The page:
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US may help keep GCC reconciliation on track

It is unclear how firm or shaky the ground is for Gulf Cooperation Council nations' reconciliation with Qatar, but they may be on more or less good behavior to start off as well as possible with the Biden administration.
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On Jan. 5 the Gulf Cooperation Council (GCC) signed a "solidarity and stability" agreement during the annual GCC summit in Saudi Arabia. In short order, the GCC member states that had taken part in the blockade of Qatar took several important steps to implement the new agreement, inspiring confidence that the arrangement would resolve the dispute. Saudi Arabia lead the way, with Bahrain, the United Arab Emirates and Egypt lifting their three-year illegal boycott of Qatar in exchange for Doha agreeing to freeze legal actions against them. But there still is a very long way to go. 

While official details of the agreement have not been released, it appears the quartet may have dropped or at least suspended for now its initial 13 demands that included Qatar having to shut down Al Jazeera, end its relations with Iran, close Turkey’s military base in Doha and end its military cooperation with Ankara. These early steps seem promising, but only time will tell if the bargain reflects a possible true reconciliation that settles long-standing disagreements among these GCC states — or if the agreement is simply a face-saving measure allowing all parties to return to the occasionally tense state of affairs prior to the embargo and the threat of an invasion of Qatar.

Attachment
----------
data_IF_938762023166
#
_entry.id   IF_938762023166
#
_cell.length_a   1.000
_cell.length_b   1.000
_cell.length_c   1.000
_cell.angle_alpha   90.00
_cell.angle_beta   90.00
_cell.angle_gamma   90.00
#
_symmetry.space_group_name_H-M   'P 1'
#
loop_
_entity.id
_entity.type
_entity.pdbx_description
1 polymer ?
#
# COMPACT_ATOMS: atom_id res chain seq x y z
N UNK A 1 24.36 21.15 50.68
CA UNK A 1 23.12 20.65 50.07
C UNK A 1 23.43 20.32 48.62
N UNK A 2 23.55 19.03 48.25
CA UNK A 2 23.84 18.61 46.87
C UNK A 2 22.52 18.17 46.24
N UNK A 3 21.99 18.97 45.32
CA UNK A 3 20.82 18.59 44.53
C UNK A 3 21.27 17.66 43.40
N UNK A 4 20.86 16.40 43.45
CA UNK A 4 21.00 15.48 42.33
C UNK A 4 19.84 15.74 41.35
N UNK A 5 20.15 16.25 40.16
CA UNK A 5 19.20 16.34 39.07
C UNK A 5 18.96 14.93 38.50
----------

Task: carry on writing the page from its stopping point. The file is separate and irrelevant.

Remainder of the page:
Relations between Qatar and the sponsor of the new agreement, Saudi Arabia, appear to be recovering fastest. Indeed, rumors of shared economic and financial interests may spur the two countries to new forms of cooperation. The ties between Qatar and the UAE and Egypt, however, will likely take longer to improve. Due to long-standing mistrust and disagreements, particularly as relates to Qatar’s support to the Muslim Brotherhood, relations with both the UAE and Egypt can be fairly characterized by wariness and skepticism. 

Arguably the biggest obstacle to Gulf reconciliation — to the extent the countries were ever united in the past on core foreign policy objectives — is Qatar’s unwillingness to compromise on its relations with Tehran and Ankara. Only one day after the deal was signed, Qatari Foreign Minister Sheikh Mohammed bin Abdulrahman Al Thani reminded observers that Qatar’s bilateral relations will remain its own sovereign decision. He later urged Gulf nations to enter into a dialogue with Iran and offered to broker negotiations between the GCC and Tehran. Unsurprisingly, Qatar’s bilateral relations and economic ties with both Turkey and Iran improved after the blockade was imposed. One reason for the increased contacts with Iran was because Qatar was forced to fly through Iranian airspace after Qatar's other neighbors had blocked use of theirs; this essentially forced Qatar to negotiate with Iran over Qatar's right to fly from its own airports.